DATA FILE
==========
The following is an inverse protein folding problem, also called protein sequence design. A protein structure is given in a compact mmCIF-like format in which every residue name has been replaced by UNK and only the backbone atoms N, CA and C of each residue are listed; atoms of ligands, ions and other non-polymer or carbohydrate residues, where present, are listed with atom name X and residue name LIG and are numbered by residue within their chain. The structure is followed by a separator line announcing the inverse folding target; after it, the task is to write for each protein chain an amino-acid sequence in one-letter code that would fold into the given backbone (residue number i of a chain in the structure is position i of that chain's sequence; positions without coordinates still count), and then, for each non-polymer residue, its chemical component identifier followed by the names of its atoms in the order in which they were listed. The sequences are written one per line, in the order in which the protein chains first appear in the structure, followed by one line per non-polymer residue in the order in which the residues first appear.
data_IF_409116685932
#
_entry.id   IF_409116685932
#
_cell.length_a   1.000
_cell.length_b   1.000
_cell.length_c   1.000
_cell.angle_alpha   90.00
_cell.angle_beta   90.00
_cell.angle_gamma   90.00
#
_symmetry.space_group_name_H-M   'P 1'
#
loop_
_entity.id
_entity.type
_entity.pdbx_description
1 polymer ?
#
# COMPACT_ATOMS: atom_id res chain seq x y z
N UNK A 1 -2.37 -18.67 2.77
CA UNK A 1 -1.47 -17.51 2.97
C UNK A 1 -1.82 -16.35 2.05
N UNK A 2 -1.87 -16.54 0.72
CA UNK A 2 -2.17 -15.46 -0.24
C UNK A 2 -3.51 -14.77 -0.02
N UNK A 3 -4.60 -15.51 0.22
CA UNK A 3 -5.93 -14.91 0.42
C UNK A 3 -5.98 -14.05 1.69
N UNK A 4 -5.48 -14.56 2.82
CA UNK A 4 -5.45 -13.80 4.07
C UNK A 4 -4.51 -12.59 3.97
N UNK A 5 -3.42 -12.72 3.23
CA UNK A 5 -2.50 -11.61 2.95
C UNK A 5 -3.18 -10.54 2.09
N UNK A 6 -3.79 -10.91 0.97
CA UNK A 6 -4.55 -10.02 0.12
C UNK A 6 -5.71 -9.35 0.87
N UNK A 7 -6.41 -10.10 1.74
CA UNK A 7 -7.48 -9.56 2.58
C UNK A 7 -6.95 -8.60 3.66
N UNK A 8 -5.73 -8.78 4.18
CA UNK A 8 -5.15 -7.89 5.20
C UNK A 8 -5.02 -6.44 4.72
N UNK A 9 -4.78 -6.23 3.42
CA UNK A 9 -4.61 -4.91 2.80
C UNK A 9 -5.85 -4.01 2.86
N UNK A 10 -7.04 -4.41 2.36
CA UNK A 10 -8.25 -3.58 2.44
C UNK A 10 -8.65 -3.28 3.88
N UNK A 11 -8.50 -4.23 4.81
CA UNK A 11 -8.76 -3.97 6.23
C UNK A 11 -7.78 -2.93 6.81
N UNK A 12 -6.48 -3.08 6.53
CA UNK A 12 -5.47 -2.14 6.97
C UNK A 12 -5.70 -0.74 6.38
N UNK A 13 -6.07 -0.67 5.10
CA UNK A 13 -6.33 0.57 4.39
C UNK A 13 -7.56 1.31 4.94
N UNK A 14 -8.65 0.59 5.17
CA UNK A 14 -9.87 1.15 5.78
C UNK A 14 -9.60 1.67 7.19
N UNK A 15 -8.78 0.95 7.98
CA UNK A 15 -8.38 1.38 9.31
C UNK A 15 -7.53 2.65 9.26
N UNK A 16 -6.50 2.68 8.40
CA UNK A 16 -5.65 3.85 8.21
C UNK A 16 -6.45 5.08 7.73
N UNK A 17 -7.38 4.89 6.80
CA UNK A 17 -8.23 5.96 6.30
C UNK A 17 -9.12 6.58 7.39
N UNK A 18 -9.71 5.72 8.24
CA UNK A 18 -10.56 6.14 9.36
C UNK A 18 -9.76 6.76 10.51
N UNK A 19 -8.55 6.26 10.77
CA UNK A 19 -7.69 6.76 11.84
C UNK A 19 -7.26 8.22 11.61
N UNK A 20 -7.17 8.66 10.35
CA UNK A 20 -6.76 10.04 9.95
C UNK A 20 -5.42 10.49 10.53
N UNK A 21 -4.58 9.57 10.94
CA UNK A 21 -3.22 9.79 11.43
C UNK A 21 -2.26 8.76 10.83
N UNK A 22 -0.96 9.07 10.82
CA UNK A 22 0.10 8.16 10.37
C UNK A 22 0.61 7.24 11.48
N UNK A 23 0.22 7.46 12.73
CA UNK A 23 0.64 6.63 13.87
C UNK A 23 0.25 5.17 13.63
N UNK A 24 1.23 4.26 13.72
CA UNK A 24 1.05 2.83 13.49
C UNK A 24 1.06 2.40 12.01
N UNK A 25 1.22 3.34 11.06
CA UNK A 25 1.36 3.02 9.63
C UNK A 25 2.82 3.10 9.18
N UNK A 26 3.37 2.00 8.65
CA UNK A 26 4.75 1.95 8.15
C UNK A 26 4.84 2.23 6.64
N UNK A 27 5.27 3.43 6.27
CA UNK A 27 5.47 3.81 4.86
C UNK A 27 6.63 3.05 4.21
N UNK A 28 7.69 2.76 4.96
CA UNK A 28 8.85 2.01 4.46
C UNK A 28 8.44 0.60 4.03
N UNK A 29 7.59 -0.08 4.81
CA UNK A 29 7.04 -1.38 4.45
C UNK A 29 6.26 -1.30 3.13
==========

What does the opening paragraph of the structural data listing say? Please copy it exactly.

The following is an inverse protein folding problem, also called protein sequence design. A protein structure is given in a compact mmCIF-like format in which every residue name has been replaced by UNK and only the backbone atoms N, CA and C of each residue are listed; atoms of ligands, ions and other non-polymer or carbohydrate residues, where present, are listed with atom name X and residue name LIG and are numbered by residue within their chain. The structure is followed by a separator line announcing the inverse folding target; after it, the task is to write for each protein chain an amino-acid sequence in one-letter code that would fold into the given backbone (residue number i of a chain in the structure is position i of that chain's sequence; positions without coordinates still count), and then, for each non-polymer residue, its chemical component identifier followed by the names of its atoms in the order in which they were listed. The sequences are written one per line, in the order in which the protein chains first appear in the structure, followed by one line per non-polymer residue in the order in which the residues first appear.